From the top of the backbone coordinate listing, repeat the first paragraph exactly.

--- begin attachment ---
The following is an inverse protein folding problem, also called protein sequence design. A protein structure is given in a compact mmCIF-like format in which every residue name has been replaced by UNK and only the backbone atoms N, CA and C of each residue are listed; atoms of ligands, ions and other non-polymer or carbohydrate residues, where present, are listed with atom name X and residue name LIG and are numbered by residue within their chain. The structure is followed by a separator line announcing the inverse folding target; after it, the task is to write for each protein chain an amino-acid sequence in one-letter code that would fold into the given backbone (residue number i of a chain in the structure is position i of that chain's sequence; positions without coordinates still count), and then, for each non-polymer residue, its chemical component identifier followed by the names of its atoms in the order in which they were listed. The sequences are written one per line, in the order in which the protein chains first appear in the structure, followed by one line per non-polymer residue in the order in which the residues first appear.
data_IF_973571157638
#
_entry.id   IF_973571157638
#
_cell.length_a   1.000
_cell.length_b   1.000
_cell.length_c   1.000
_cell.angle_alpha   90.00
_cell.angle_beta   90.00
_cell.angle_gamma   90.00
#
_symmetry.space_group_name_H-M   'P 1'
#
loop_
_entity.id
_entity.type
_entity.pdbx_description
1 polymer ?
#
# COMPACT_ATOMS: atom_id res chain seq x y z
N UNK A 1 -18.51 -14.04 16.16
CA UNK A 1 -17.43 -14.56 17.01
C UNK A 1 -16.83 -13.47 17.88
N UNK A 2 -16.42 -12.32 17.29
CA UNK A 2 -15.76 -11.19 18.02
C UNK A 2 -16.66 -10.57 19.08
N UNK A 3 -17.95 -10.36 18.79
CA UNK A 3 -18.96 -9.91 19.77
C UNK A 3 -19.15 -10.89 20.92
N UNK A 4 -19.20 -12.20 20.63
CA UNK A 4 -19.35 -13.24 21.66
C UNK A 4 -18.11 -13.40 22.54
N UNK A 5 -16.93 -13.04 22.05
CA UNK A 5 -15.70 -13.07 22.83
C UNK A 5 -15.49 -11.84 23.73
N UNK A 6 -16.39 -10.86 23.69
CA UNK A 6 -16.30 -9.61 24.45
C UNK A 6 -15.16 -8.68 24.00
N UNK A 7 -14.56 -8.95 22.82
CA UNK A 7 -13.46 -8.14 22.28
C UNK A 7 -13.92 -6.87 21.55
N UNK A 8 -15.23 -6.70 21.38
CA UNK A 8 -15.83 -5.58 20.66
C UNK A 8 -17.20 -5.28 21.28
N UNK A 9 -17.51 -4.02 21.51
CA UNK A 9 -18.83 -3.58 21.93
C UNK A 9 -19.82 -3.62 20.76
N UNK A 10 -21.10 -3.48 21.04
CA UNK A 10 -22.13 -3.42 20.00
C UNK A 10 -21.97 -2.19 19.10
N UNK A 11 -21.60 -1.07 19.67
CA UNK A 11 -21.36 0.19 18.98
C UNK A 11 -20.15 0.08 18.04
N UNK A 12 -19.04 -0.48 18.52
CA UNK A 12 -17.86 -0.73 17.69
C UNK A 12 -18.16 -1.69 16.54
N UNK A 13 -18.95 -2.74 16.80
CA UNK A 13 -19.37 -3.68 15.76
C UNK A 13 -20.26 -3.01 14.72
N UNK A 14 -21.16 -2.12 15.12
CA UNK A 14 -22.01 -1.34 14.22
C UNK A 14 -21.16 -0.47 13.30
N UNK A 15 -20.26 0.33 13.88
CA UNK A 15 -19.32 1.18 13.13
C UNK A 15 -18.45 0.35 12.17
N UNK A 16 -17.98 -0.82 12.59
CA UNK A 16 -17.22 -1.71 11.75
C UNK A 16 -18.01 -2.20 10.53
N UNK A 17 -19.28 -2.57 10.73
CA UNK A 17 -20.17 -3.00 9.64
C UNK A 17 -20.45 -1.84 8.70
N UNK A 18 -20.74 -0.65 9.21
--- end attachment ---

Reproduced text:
The following is an inverse protein folding problem, also called protein sequence design. A protein structure is given in a compact mmCIF-like format in which every residue name has been replaced by UNK and only the backbone atoms N, CA and C of each residue are listed; atoms of ligands, ions and other non-polymer or carbohydrate residues, where present, are listed with atom name X and residue name LIG and are numbered by residue within their chain. The structure is followed by a separator line announcing the inverse folding target; after it, the task is to write for each protein chain an amino-acid sequence in one-letter code that would fold into the given backbone (residue number i of a chain in the structure is position i of that chain's sequence; positions without coordinates still count), and then, for each non-polymer residue, its chemical component identifier followed by the names of its atoms in the order in which they were listed. The sequences are written one per line, in the order in which the protein chains first appear in the structure, followed by one line per non-polymer residue in the order in which the residues first appear.